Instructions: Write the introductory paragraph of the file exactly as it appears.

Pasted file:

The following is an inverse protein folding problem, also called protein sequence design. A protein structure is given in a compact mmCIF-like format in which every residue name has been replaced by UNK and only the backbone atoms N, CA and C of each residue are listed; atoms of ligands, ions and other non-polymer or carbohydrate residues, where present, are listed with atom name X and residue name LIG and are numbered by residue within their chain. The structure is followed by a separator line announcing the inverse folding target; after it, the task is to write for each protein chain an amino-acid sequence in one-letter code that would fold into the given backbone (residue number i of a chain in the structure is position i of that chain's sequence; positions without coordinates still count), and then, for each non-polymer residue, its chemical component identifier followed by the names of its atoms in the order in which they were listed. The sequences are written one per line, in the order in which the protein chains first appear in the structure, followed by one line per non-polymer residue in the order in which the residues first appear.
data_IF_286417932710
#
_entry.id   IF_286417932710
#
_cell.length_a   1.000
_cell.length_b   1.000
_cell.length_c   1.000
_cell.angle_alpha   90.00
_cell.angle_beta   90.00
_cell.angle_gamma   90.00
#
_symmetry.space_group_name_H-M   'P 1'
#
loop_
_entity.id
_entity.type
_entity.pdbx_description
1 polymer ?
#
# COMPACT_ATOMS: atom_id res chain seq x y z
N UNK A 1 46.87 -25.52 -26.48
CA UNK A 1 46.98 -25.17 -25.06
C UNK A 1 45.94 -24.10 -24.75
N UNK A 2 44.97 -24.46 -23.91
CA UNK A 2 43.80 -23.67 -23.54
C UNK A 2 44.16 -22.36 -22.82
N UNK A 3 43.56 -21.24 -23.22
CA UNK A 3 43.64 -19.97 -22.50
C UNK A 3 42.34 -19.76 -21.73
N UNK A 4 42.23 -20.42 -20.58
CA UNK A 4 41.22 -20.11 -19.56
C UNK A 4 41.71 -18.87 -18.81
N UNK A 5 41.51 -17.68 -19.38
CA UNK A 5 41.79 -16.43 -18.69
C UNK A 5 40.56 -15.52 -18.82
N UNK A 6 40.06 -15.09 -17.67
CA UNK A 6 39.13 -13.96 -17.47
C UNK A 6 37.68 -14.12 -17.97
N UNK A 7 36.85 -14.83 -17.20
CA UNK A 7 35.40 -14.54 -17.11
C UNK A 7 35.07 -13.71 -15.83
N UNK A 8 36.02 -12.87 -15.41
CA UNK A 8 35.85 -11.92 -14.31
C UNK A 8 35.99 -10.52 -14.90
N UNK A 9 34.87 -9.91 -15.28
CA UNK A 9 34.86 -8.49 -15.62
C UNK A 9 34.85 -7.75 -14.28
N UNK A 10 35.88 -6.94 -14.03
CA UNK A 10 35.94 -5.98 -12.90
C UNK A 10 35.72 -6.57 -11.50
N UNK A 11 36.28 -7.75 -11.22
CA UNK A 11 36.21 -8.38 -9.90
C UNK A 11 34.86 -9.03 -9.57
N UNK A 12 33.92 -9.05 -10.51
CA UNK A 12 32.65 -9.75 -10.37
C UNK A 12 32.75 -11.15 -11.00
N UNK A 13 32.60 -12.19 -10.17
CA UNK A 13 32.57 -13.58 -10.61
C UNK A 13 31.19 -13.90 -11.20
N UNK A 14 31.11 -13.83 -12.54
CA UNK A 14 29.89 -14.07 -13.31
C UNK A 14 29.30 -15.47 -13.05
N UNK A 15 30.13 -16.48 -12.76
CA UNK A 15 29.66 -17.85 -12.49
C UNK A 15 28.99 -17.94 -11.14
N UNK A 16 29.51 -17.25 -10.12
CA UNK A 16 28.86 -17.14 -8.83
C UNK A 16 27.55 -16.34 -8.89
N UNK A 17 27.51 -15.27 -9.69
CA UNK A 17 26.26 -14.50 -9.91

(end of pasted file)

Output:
The following is an inverse protein folding problem, also called protein sequence design. A protein structure is given in a compact mmCIF-like format in which every residue name has been replaced by UNK and only the backbone atoms N, CA and C of each residue are listed; atoms of ligands, ions and other non-polymer or carbohydrate residues, where present, are listed with atom name X and residue name LIG and are numbered by residue within their chain. The structure is followed by a separator line announcing the inverse folding target; after it, the task is to write for each protein chain an amino-acid sequence in one-letter code that would fold into the given backbone (residue number i of a chain in the structure is position i of that chain's sequence; positions without coordinates still count), and then, for each non-polymer residue, its chemical component identifier followed by the names of its atoms in the order in which they were listed. The sequences are written one per line, in the order in which the protein chains first appear in the structure, followed by one line per non-polymer residue in the order in which the residues first appear.